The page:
Friday, July 30, 2010

Ending the divorce: reconciling religion and art (Sunday Reflections for August 1, 2010)

Lascaux cave painting
Religion and art seem to have existed side-by-side right from their pre-historic beginnings. Perhaps the most famous example is the Lascaux cave paintings in France, estimated to be 17,000 years old. Scholars agree that the paintings (of animals, humans, and abstract designs) are not mere decoration but probably relate to rituals conducted in the caves. Similar works can be found throughout the world.

Much of what we know about ancient religion is based on the art works left behind. Prior to written languages, or where few religious texts have survived, historians often have only ritual artifacts and temple decoration to reconstruct what religion was for our ancestors. Moving forward we continue to find artists’ talents used through the centuries by the world’s religions, sometimes almost exclusively.

The history of Christianity is no exception. Religious artwork from the church’s earliest beginnings can be found in Roman catacombs, including pictures of Jesus and the disciples and of rituals like baptism and the Eucharist. For over a thousand years, paintings, icons, statues, tapestries, and stained glass were all used in worship and in the education of a predominantly illiterate population.

All these in conjunction with architecture created spaces, not unlike the Lascaux caves, which facilitated Christian religious experience. It’s not an exaggeration to say that the medieval cathedral existed to give people an experience of God and heaven in the here and now—as the liturgy says, “A foretaste of the feast to come.” Passing through their doors, one stepped into another world.

Beauvais Cathedral
All this changed dramatically with the transition from the Middle Ages to the Renaissance and the upheaval of the Reformation. At this time, of course, artistic talent exploded and initially the church was a great beneficiary—think Michelangelo and the Sistine Chapel. It wasn’t long, however, before artists’ relationship with the church began to sour.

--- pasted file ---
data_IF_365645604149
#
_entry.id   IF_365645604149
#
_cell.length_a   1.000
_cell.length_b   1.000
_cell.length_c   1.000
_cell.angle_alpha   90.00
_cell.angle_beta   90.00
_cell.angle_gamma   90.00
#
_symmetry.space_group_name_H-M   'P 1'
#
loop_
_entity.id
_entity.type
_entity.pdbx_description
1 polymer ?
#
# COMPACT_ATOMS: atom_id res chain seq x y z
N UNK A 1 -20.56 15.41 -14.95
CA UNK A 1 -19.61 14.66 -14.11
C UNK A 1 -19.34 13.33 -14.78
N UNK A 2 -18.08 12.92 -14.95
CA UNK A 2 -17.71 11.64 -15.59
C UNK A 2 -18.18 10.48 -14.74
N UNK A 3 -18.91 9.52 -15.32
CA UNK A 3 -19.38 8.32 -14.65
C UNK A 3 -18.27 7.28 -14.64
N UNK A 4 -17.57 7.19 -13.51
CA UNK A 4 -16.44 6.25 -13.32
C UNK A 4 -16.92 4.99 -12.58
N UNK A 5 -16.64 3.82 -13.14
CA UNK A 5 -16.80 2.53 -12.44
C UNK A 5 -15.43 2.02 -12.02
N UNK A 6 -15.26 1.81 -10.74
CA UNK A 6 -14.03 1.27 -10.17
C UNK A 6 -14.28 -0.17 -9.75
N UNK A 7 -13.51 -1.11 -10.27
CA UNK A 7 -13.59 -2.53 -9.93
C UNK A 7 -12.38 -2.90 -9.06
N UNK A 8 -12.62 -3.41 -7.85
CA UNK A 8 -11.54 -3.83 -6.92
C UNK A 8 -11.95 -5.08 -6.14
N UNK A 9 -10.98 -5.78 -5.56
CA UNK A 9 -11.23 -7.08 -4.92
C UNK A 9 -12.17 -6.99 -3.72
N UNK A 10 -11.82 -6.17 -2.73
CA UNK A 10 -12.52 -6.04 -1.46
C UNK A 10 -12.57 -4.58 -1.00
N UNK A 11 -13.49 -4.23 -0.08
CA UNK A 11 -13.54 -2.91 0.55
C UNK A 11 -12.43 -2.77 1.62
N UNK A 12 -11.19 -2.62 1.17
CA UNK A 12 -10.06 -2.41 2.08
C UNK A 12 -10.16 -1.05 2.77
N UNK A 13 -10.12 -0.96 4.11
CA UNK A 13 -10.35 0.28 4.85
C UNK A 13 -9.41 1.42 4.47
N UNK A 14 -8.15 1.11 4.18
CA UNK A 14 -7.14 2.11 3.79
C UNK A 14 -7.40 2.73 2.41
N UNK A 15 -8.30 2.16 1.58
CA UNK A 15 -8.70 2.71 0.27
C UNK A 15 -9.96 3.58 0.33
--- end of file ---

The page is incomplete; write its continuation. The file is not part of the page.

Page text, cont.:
The most extreme case was the iconoclasm of the Calvinist Reformation. In Switzerland, Britain and elsewhere, worship purists ransacked churches breaking stained glass windows and statuary. (Lutherans generally avoided such fanaticism). The bigger problem, however, was that artists were experiencing church patronage as a straightjacket. After focusing for centuries almost entirely on religious subjects, artists’ new abilities to render things much more realistically (as with the development of perspective) suddenly made them aware of a world teeming with fascinating subjects for their work.

This was part of the Renaissance and Enlightenment earthquake in how people viewed the world and experienced life. For most medieval people life was indeed a “veil of tears.” People endured life as a series of travails, usually mercifully short. Most people’s focus was on the promised after-life which would surely be better than this one.

From the 15th century on, however, merchants, artists, scientists, philosophers and others began finding this life to be much more rewarding and interesting. Artists’ fascination with the real world put them out-of-step with the church, which wanted people to pay more attention to the next world. And the church’s concern was well-placed, for the modern era was characterized by a relentless shift of people’s attention away from theology and piety to the matters of everyday living.

Brueghel "Peasant Dance"